Sunday, December 6, 2009

Gladwell's "What The Dog Saw"

I have been reading Malcolm Gladwell's book of essays for a while now.  Reading these articles reminds me of why I like Gladwell and why he drives me crazy.  He asks really good questions, investigates them in interesting ways, but often provides weak answers.

To illustrate, I will first summarize his first three books:
  • Tipping Point:  It basically ponders why things spread.  The book argues that it has to do with the nature of the thing, the attributes of the messenger, and the context.  So, in some ways, everything matters, which is pretty unsatisfying.  But in the course of the book, Gladwell reviews heaps of interesting social science.
  • Blink: Your first intuition is correct except when it is not.  Least satisfying of the three books because its conclusion is so banal.
  • Outliers:  What causes success?  Context and hard work, not just talent.  The fun stuff here is the context stuff.  That the best hockey players in Canada tend to be those that were born in the first three months of the year, as they would have a physical advantage over the other kids and that would lead to more reps, more coaching, better competition, etc.  In other words, path dependence is huge here.
 I am not going to go through each and every essay, but highlight some of the more fun/provocative:
  • "The Pitchman"  Documents the tales of the folks behind Ronco and other kitchen gadgets.  Just a fun bit of history behind the infomercials.
  • "The Ketchup Conundrum"  Explains why there is just one dominant Ketchup company and many flavors of mustard.  And how yellow mustard was supplanted by fancier forms.  A nice lesson in the science of taste and how Heinz more or less accidentally found the perfect formula.
  • "John Rock's Error"  History of the birth control pill, with the assertion that it did not have to be a monthly rhythm.  Indeed, heaps of interesting stuff on periodic periods.
  • "Open Secrets"  A tale of Enron, but addresses an important problem for those who seek intelligence--info about their adversaries--too much info can be as bad as too little.  Not a new idea but well illustrated.
  • "Million-Dollar Murray."  Uses the stories of homeless people to illustrate a very interesting problem--most of our work in public policy assumes that the population or problem is distributed by a normal distribution (a bell curve), but power-law distributions tend to mean that most of the stuff is located at one tail or another.  This has powerful implications for social policy, as helping the average person or even most of the people may not make much of a difference since most of the impact (the costs incurred by the society due to homeless individuals is largely due to a small number of the homeless) is concentrated in the extreme ends.  So, policy needs to be re-aimed bigtime.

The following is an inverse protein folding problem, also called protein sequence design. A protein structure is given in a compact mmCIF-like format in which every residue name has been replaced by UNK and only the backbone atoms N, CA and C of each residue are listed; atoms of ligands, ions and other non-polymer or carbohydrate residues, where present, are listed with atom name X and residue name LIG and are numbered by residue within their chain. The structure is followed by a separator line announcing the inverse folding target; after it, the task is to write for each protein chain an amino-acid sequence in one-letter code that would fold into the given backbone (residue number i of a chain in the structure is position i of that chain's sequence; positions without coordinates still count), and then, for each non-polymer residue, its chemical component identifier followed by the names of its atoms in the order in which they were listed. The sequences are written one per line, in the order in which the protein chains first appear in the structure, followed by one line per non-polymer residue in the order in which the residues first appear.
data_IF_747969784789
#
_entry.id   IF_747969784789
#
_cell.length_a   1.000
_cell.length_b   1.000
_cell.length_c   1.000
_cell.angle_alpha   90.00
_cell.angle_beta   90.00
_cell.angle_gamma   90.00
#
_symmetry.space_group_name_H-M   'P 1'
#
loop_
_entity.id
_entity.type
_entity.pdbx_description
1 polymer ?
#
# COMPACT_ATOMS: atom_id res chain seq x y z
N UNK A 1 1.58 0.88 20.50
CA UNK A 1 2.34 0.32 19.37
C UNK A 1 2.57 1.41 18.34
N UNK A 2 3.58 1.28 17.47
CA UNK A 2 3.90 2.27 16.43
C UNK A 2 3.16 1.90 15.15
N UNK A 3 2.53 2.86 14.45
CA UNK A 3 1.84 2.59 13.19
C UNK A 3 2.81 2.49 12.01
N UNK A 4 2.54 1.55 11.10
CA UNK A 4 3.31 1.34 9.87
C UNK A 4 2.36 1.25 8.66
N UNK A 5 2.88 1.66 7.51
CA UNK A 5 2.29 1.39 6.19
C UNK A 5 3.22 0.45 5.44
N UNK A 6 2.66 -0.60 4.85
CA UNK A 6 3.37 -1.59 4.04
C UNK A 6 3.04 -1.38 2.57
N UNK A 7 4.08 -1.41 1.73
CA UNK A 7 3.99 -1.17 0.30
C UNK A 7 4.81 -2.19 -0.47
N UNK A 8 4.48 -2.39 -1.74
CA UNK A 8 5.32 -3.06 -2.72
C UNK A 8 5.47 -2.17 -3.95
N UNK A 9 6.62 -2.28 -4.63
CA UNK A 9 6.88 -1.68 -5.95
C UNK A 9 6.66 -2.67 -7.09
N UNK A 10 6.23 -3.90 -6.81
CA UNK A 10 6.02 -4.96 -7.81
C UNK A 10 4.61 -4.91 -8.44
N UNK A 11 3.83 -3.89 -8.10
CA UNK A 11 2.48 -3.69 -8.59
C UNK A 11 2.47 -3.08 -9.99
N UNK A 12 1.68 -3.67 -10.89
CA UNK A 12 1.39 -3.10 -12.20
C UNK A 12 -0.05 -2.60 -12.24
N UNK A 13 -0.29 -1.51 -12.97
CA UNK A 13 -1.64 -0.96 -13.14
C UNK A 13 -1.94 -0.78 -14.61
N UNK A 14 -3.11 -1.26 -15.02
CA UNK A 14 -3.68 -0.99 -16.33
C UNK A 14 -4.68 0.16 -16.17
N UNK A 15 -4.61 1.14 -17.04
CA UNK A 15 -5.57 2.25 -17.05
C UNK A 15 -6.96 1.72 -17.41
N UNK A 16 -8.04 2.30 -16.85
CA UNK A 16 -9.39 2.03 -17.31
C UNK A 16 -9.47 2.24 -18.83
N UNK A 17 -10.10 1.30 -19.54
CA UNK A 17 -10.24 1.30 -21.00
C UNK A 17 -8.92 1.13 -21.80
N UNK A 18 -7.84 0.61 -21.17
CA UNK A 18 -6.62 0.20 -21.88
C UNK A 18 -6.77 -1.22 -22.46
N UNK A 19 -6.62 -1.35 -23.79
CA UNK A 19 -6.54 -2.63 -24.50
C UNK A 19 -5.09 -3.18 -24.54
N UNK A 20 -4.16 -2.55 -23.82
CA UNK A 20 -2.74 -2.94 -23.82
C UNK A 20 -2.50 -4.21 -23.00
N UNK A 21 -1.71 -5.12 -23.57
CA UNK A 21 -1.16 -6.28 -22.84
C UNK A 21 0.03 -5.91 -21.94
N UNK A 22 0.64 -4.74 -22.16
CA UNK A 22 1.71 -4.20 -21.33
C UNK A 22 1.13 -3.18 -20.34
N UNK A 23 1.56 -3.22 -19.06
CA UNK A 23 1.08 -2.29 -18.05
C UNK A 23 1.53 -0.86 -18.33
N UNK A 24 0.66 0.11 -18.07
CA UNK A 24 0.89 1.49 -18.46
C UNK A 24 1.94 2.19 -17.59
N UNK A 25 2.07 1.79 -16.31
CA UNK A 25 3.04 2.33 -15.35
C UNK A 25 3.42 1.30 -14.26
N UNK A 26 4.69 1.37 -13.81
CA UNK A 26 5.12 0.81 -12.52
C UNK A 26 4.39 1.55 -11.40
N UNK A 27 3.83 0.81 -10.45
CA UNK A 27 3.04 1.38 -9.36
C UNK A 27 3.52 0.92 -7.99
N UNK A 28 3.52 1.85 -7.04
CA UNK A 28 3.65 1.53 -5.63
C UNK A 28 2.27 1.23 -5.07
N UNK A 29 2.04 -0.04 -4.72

• "The Picture Problem"  Addresses the problem of interpretation, especially of complex visual stuff, like mammograms.  This is apparently more art than science, and I was reading this essay when the mammogram protocols were in the news again.  The challenge here is that false positives are incredibly expensive in terms of medical costs but also emotional ones. 
  • "Something Borrowed"  A fascinating story about how he was plagiarized and that he didn't mind that much since it was for another medium--a play.  The funny thing is that he person he profiled in the original piece was far more upset about the plagiarism.
  • "The Art of Failure"  An interesting discussion of choking vs panicking.  But it does not really tell us why either happens.  Choking refers when people lose their instincts and end up relying on the formal lessons they learned. Panicking is "the reversion to instincts."  Fascinating but frustrating--perfect Gladwell.
  • "Blowup"  Summarizes Perrow's Normal Accident stuff.  Some hints of the Traffic stuff by Vanderbilt is here.
  •  "Most Likely to Succeed"  The problem of hiring people when we really do not know who becomes a good x.  Like Quarterbacks and teachers.  I was going to suggest that we have the same problem in academia, but probably not as severe. 
  • "Dangerous Minds"  That the profiling of serial killers we have heard so much about is, well, perhaps a bunch of hooey.  The original studies were very much products of selection bias, and then Gladwell compares the profilers to huckters--to Mentalists (which was heaps of fun, given my love for the show).  Gladwell cites a variety of tricks from Ian Rowland's The Full Facts Book of Cold Reading: The Rainbow Ruse (where a person  is both x and not x), the Jacques Statement, the Barnum Statement ("the assertion so general that anyone would agree"), and so one.  Fun, fun stuff, and really challenged what I had previously believed.
 I have two more essays to go.  Will update when those are done.


Jacob T. Levy said...

The Ketchup Conundrum is such a great essay that it earns Gladwell forgiveness for at least a few bad books.

Steve Greene said...

The Ketchup article changed my life. I've been all about Umami ever since.